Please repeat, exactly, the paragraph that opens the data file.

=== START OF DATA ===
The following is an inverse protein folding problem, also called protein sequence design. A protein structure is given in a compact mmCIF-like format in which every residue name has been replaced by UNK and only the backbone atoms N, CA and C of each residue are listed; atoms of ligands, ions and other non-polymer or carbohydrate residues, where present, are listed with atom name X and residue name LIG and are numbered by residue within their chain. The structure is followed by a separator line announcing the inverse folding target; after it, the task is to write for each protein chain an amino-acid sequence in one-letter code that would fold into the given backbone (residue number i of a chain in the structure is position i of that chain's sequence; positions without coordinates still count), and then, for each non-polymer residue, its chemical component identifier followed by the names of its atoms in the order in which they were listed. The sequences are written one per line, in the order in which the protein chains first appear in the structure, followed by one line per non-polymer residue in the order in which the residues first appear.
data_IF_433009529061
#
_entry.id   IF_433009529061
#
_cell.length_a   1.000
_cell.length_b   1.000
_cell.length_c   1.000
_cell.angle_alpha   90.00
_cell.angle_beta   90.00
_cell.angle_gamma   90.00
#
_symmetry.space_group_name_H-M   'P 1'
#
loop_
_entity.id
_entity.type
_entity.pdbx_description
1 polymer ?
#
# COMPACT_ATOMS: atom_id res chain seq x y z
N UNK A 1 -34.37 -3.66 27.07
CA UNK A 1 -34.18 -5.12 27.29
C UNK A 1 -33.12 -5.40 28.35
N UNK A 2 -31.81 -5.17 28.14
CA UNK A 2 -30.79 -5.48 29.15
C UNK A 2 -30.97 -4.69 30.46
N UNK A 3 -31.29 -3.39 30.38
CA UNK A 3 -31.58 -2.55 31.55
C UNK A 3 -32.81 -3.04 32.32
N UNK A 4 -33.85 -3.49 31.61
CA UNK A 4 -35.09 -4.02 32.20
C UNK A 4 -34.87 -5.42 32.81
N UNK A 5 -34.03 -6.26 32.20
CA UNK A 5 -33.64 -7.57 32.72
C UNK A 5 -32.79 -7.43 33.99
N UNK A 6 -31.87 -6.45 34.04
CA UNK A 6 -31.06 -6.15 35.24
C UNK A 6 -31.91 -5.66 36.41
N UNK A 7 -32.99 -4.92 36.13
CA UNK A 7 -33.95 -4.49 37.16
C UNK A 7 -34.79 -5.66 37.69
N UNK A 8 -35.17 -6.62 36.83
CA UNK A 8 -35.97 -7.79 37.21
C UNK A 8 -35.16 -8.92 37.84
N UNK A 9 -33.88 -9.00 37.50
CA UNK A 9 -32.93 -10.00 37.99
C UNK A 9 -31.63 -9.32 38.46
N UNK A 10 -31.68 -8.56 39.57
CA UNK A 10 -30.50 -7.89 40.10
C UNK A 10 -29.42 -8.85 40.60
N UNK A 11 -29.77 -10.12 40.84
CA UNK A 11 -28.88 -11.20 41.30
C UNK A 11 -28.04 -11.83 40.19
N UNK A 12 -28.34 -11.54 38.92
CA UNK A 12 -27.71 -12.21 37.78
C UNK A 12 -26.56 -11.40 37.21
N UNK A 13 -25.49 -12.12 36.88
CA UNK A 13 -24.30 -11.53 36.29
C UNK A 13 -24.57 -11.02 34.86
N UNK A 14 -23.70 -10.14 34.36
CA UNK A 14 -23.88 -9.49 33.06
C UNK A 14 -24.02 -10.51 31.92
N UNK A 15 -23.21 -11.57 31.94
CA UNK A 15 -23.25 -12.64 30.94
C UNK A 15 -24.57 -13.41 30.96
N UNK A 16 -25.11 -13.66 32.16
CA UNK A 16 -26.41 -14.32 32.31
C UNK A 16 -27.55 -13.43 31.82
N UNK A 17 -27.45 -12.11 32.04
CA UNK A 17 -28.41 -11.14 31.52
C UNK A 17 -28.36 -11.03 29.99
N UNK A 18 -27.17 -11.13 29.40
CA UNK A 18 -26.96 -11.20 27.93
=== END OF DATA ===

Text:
The following is an inverse protein folding problem, also called protein sequence design. A protein structure is given in a compact mmCIF-like format in which every residue name has been replaced by UNK and only the backbone atoms N, CA and C of each residue are listed; atoms of ligands, ions and other non-polymer or carbohydrate residues, where present, are listed with atom name X and residue name LIG and are numbered by residue within their chain. The structure is followed by a separator line announcing the inverse folding target; after it, the task is to write for each protein chain an amino-acid sequence in one-letter code that would fold into the given backbone (residue number i of a chain in the structure is position i of that chain's sequence; positions without coordinates still count), and then, for each non-polymer residue, its chemical component identifier followed by the names of its atoms in the order in which they were listed. The sequences are written one per line, in the order in which the protein chains first appear in the structure, followed by one line per non-polymer residue in the order in which the residues first appear.